Mad River Glen marketing director Eric Friedman drove over the Appalachian Gap one night earlier this month and got down to the Mad River Glen parking lot, which he found full of people.
It wasn’t the first time he’s seen the parking lot full when the resort is not open. It happened again a couple of weeks ago when Mother Nature dropped lots of nice fresh snow on the Fayston ski resort and people who wanted to earn their turns headed to the mountain early.
“I was shocked to see so many people there parked and hiking. I thought we should open the bar,” Friedman quipped.
And, while Mad River Glen has always had (and still has) the reputation as a place where the cool people go to hike and earn their turns, the number of people hiking to ski has increased dramatically, to the point where there are legitimate safety issues, Friedman said.
“The prevalence of hikers has skyrocketed with the advent of better AT equipment. That was not the case that long ago. We’ve always had a big tele crowd that believed in skiing and earning their turns here. It was never really an issue – and now it is,” he said.
“Every ski area is now creating uphill routes specifically for people skinning up and catering to them as well. We toyed around with the idea. Mad River is unique in many ways, designating an uphill route for people just won’t work. They’re coming from everywhere, from App Gap, from the parking lot; some are coming in near the Rat Trail. It’s too hard to corral them,” Friedman added.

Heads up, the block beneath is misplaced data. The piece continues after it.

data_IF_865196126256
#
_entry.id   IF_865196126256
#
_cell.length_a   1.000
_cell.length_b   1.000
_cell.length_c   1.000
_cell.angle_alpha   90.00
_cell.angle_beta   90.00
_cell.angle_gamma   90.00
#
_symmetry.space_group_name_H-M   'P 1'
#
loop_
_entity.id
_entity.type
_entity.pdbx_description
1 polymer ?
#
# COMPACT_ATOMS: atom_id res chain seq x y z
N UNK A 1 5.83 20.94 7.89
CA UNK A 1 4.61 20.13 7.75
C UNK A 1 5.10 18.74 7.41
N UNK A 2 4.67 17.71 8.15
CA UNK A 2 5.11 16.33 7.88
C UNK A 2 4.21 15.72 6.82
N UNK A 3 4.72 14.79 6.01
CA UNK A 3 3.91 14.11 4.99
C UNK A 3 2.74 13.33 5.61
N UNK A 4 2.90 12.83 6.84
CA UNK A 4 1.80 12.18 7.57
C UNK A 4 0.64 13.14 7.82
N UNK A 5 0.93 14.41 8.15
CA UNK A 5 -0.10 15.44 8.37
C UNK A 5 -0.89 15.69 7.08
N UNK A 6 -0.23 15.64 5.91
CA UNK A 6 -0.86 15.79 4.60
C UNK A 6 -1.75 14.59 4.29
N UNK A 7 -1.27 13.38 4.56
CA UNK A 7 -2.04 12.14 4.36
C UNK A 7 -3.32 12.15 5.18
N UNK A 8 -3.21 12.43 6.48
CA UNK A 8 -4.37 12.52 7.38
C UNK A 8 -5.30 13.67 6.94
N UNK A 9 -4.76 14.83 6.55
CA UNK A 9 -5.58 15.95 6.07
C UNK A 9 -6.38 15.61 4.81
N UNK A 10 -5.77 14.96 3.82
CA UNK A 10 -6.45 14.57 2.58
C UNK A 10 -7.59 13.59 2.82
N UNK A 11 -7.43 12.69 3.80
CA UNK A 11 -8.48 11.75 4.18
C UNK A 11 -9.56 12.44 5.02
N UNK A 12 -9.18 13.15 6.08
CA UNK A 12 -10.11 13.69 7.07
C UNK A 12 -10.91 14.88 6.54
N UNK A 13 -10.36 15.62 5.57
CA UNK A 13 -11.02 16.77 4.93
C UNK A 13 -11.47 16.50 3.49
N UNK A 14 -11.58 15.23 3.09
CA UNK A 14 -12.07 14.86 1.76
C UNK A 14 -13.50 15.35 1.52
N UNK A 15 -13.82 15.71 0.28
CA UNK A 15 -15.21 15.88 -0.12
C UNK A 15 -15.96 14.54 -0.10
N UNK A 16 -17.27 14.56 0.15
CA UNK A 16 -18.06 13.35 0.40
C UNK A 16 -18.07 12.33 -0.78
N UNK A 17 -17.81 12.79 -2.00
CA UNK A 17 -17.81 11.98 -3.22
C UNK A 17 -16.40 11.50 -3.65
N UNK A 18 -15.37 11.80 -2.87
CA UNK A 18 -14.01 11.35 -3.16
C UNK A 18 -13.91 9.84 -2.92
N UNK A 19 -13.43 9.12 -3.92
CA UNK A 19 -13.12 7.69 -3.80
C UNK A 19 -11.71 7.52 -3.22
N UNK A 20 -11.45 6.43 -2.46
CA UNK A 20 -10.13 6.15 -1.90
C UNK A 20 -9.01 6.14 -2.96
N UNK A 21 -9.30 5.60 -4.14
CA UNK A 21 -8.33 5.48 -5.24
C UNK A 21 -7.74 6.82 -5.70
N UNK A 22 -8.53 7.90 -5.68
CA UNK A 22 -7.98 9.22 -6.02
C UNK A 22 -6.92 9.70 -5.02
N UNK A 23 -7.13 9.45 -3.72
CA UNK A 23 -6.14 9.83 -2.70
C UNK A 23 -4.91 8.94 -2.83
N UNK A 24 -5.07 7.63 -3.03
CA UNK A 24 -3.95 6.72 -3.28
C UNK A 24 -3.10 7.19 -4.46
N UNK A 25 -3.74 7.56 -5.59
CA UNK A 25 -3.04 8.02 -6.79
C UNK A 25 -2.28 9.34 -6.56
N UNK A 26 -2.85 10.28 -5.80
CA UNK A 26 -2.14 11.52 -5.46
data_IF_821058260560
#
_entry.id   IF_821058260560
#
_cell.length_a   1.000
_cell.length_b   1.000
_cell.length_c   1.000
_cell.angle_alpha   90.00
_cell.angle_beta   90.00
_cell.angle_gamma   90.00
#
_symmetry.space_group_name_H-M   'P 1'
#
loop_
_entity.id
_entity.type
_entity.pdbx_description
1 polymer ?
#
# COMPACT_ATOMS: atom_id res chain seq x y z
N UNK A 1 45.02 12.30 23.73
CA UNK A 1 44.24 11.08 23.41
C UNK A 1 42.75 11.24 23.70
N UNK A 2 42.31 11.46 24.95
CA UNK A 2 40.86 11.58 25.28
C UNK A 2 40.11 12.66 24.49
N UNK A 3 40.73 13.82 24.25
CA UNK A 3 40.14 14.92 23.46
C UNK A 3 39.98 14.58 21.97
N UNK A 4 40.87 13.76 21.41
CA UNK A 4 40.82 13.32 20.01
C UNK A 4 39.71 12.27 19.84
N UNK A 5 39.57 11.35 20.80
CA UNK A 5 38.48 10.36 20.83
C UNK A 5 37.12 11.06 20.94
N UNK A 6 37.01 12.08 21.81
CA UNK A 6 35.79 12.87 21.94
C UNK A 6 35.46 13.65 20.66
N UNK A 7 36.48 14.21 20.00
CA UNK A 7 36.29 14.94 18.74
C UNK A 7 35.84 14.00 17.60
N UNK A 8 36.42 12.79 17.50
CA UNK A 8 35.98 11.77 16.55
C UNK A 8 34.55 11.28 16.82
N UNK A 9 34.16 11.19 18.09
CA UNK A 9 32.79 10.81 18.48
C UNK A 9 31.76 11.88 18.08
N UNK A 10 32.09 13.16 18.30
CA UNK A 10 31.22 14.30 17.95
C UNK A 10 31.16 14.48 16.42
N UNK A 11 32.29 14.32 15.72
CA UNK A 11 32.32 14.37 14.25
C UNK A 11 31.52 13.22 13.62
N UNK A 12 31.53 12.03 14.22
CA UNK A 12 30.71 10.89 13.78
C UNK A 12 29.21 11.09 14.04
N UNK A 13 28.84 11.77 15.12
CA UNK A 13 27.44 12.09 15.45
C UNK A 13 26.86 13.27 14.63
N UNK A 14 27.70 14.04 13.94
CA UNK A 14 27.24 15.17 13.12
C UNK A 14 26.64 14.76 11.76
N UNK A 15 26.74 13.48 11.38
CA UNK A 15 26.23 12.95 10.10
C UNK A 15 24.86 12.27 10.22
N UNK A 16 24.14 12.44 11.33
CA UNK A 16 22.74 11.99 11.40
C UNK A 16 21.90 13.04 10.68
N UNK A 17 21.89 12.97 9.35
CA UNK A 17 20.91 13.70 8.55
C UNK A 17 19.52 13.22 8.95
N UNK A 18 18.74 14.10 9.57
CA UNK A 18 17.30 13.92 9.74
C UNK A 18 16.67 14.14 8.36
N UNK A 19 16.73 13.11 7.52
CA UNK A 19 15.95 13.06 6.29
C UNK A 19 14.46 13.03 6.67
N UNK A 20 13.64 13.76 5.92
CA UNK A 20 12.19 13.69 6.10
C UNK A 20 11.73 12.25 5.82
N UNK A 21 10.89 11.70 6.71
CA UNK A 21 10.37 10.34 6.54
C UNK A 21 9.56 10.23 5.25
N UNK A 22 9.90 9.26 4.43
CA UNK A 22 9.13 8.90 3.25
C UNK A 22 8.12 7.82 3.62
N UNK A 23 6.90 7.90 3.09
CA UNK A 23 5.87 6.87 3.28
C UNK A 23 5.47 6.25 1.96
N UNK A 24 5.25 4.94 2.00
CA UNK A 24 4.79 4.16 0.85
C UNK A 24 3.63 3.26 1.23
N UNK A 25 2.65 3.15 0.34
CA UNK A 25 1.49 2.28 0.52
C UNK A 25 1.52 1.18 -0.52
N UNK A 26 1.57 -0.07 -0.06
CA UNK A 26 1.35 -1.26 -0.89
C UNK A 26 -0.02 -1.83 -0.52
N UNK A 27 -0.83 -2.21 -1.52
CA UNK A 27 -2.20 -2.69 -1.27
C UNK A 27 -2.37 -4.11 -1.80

Mad River Glen’s trails are narrow and twisty. Friedman said they don’t want people hiking up such trails with skiers ripping around the blind corners and hitting hikers.
The official policy of Mad River Glen on people skinning uphill is that it is OK when the lifts are not running but not okay when lifts are running.
“We’re trying to educate people about this – where to park for example so that we can plow the parking lot. We’re telling people to please don’t bring their dogs. We’re nervous about the dogs getting hurt in the snow guns or snow cats or the other operations going on there,” Friedman said.
He said that it is amazing and worrisome that people are hiking up to the top of the mountain and ducking under the ropes and skiing over the high-voltage cords for the snowmaking guns with the skis with metal edges.
“They’re taking their lives in their hands,” he said.
When skinners are found hiking up the trails when the lifts are running, they are asked politely to leave, something Friedman said puts patrollers in a tough spot as some skinners are polite – others less so.
Another safety concern, he said, is people skinning up when the groomers are working. It’s dark and possibly snowing and the tracks throw up a lot of snow. People (and their dogs) are putting themselves in danger, especially if they are in the middle of the trail without lights.
“It puts the groomers on edge a little bit, about how they’d feel if they hit somebody,” Friedman said.
“Our groomers take a great deal of pride in the work that they do preparing this mountain for the skiers. It bums them out when people come here for first chair and they get here and the mountain is all tracked up and the freshly groomed stuff is all tracked from early hikers,” he added, noting that a fair percentage of the early hikers are shareholders and pass holders.